Gross Domestic Product (GDP) is a measure of commercial value that produces final goods and services in a particular time period. GDP per capita (also called GDP per person) measures a country’s standard of living. Each country draws up and brings out its GDP data regularly. A country with a higher rate of GDP is regarded as well off in economic perspectives than a country with a lower rate.
The subject of Economics, to a large extent, includes the study of the way goods and services are produced, distributed and consumed. In Economics, a purchaser of goods and services can be classified into three main categories -
GDP is calculated through an expenditure avenue which means adding up those expenditures made by those three groups of purchasers. If you want to know how GDP is calculated in simpler forms, please follow the formula that is mentioned below -
GDP = Consumption + Investment + Government Spending + Net Exports
[GDP = C + I + G + NX]
Where C denotes private utilisation of household and non-profit organisation, I denote business spending and home purchases, G denotes government’s spending on goods and services, and NX shows nation’s exports minus imports.
The GDP price deflator mainly shows the effect of price changes on GDP by initiating a base year and comparing current prices to prices in the base year. It explains the price level changes, hikes within the economy, and keeps tracking of the prices paid by the businesses, government and consumers.
Are you finding a problem in understanding GDP price deflator?? If yes, then please follow the formula provided below -
GDP Price Deflator = (Nominal GDP/ Real GDP) × 100
GDP qualifies policymakers and central banks to analyse whether the economy is contracting or developing. It also indicates any signs of recession or uncontrolled inflation. GDP differs because of the following reasons -
When the economy is flourishing, GDP is rising, and then it needs to be controlled by implementing “tighter monetary policy” to get hold of the inflation.
Similarly, if interest rates rise, companies and consumers reduce spending, and the economy holds back.
The ongoing process leads companies to cut out employees and hence affects consumer confidence and demand.
Students who are interested in studying the subject of economics should definitely need to know what is GDP in Economics. As we know, GDP includes the measurement of goods and services of a market manufactured in a specific period of time. But there are certain activities that GDP does not include. To be very precise, GDP does not account for any transaction that is not administered through the market. The activities include - household production etc.
Economists examine constructive GDP growth between different time periods to have an idea of how much an economy is prospering. Investors also take notice because a notable change in GDP can have a significant impact on the stock market. If a company faces lower earnings, then it can lead to lower stock prices.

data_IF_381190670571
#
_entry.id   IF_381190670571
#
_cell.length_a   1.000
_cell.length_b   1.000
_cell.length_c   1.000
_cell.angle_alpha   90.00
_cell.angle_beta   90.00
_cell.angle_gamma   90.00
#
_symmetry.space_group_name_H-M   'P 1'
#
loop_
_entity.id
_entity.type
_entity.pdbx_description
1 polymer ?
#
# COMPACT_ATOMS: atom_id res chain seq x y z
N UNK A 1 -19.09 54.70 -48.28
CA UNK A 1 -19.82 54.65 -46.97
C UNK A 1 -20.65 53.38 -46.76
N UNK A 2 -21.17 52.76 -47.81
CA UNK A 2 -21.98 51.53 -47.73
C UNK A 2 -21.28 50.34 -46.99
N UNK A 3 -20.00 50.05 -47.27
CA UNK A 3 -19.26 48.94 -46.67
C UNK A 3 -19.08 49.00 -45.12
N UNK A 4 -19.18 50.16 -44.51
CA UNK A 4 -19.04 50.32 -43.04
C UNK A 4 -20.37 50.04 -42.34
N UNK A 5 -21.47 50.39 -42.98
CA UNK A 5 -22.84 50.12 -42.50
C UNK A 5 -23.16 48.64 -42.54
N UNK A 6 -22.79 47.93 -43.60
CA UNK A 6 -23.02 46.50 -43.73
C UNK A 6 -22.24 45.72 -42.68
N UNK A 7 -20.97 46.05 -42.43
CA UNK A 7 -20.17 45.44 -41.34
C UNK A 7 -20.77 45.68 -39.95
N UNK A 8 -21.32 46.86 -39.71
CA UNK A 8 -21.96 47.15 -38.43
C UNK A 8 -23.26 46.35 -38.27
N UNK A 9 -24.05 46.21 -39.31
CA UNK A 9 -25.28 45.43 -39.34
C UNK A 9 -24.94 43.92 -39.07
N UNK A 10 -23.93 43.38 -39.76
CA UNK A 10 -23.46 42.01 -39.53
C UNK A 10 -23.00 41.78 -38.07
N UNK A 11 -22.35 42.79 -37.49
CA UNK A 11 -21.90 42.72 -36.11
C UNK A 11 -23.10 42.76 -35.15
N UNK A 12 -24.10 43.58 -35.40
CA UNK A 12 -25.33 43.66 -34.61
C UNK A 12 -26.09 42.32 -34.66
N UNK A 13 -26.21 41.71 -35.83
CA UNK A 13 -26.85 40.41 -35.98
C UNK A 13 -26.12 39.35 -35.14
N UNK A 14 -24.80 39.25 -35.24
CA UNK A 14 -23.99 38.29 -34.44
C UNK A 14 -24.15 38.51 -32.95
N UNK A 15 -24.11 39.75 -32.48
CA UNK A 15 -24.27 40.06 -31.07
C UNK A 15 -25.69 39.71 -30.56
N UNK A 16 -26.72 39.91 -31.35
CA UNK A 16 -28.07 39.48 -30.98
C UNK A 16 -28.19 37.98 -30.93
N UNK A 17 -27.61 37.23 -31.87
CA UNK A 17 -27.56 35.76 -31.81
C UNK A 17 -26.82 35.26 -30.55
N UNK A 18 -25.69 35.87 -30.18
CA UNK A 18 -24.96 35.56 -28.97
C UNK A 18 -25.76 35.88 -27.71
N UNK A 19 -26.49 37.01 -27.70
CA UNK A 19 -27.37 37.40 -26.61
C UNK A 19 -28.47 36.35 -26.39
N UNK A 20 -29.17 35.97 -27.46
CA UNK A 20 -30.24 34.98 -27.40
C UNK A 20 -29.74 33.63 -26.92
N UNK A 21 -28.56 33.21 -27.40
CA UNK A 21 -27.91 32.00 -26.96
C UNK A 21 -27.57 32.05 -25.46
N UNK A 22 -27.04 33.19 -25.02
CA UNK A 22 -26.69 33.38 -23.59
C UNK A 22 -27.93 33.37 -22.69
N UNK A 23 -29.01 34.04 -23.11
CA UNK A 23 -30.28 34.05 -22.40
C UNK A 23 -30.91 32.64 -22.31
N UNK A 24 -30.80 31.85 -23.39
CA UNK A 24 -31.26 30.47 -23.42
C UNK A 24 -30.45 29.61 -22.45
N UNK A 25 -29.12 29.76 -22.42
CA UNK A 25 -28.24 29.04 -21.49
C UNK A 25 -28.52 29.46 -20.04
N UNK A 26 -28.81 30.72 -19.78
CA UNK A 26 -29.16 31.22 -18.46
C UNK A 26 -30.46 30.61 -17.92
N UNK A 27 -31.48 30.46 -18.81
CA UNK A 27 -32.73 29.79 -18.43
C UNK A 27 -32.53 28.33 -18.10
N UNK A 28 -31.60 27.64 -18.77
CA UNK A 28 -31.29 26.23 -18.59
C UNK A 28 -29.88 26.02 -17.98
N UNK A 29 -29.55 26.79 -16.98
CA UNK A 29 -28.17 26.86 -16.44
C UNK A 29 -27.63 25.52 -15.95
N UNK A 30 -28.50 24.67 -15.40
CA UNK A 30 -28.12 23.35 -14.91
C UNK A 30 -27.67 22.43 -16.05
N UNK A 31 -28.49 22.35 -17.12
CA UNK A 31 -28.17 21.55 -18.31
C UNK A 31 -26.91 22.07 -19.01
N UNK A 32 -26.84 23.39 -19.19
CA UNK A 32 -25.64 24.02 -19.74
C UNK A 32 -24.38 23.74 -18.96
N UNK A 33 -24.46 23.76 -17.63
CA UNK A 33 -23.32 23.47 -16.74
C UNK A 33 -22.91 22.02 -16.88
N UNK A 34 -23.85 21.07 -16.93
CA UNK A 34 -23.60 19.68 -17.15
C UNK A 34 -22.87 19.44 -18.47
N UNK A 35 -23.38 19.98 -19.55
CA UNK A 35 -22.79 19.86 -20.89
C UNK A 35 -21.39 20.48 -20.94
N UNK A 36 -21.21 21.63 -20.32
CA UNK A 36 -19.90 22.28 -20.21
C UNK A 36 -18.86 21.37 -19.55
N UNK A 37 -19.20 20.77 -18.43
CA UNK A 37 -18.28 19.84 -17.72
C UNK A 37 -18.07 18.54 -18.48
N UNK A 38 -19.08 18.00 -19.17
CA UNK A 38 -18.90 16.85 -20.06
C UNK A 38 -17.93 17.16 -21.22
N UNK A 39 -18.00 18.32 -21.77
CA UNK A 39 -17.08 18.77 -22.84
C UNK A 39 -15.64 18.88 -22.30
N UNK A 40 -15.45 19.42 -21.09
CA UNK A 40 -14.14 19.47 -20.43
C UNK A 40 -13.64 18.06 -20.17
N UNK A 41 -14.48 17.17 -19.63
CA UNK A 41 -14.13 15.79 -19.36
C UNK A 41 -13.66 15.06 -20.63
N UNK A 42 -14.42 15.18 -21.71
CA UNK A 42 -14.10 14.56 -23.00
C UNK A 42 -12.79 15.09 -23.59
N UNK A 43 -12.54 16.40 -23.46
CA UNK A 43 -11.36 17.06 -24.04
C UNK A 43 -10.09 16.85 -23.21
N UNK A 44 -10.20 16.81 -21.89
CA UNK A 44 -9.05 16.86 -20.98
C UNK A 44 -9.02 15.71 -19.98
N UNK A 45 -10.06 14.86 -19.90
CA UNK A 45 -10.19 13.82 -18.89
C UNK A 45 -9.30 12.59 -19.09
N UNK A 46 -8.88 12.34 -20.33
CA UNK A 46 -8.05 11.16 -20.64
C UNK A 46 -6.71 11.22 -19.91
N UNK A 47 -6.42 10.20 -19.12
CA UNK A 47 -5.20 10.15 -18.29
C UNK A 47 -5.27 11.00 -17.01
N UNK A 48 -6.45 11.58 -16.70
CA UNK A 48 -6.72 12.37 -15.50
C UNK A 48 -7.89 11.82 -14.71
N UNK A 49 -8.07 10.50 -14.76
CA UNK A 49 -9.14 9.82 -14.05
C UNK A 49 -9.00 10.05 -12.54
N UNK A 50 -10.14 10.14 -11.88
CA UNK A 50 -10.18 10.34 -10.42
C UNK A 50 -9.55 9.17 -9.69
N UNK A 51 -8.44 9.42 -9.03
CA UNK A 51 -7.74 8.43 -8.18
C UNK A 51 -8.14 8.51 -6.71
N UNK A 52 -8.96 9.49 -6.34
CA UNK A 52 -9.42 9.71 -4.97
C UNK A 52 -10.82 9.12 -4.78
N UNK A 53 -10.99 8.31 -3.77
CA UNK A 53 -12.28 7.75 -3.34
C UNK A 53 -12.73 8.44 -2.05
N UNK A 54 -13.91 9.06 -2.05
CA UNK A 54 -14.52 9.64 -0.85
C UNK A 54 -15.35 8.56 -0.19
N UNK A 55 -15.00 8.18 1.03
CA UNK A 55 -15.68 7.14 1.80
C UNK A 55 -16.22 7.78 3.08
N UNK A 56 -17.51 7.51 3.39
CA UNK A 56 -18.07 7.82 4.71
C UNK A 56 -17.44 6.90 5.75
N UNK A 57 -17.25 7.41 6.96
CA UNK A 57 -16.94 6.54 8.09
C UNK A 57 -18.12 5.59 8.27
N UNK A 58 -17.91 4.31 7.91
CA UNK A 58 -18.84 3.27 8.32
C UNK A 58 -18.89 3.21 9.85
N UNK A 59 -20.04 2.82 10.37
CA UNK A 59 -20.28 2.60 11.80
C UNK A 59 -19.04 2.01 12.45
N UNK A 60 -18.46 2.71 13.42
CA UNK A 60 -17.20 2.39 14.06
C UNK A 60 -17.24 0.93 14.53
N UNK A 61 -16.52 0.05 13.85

According to the current statistics, India faced economic fall off of 23.9% year-on-year in the second quarter of 2020. It is the biggest contraction of the Indian economy on record. Several sectors suffered huge economic downfall that led to massive revenue reduction for the government.
Since GDP estimates both the economy’s total income and expenditure on goods and services, one may have a question is GDP a good measure of economic welfare or not.
Well, GDP cannot be considered as a perfect measure of economic well-being.
For instance, if everyone in the economy suddenly starts working every day of the week rather than enjoying leisure periods on holidays. There will be more production of goods and services and hence would rise. Despite the rise of GDP, the loss from reduced leisure can lead to poor quality of products and thus would negate the gain from producing and consuming a greater quantity of goods and services. Therefore, GDP and welfare may not always go hand in hand. It can be a fair assessment of economic well-being but not all purposes.
More GDP does not necessarily mean an increase in happiness. But more GDP does mean the measurement of the production of goods and services.
Students who are inclined to know much more about the importance of GDP in Economics can surely follow our online classes in Vedantu’s official website!
1. What are the Five Components of GDP?
Ans. The five main components of GDP are private consumption, fixed investment, change in inventories, government purchases, which is government consumption and net exports. Consumer expense encompasses 70% of GDP.
2. What are the Largest Components of GDP?
Ans. Consumption is the largest component of GDP. Consumption is determined by adding up resistant and non-resistant goods and services expenditures. It remains unaltered by the approximated value of imported goods.
3. Which Work is Included in the Calculation of GDP?
Ans. The value of the construction or real estate is added in the calculation of GDP because it includes new production work in the economy. GDP from construction in India decreased to Rs.1307.50 Billion in the second quarter of 2020 from Rs.2670 Billion in the first quarter of 2020.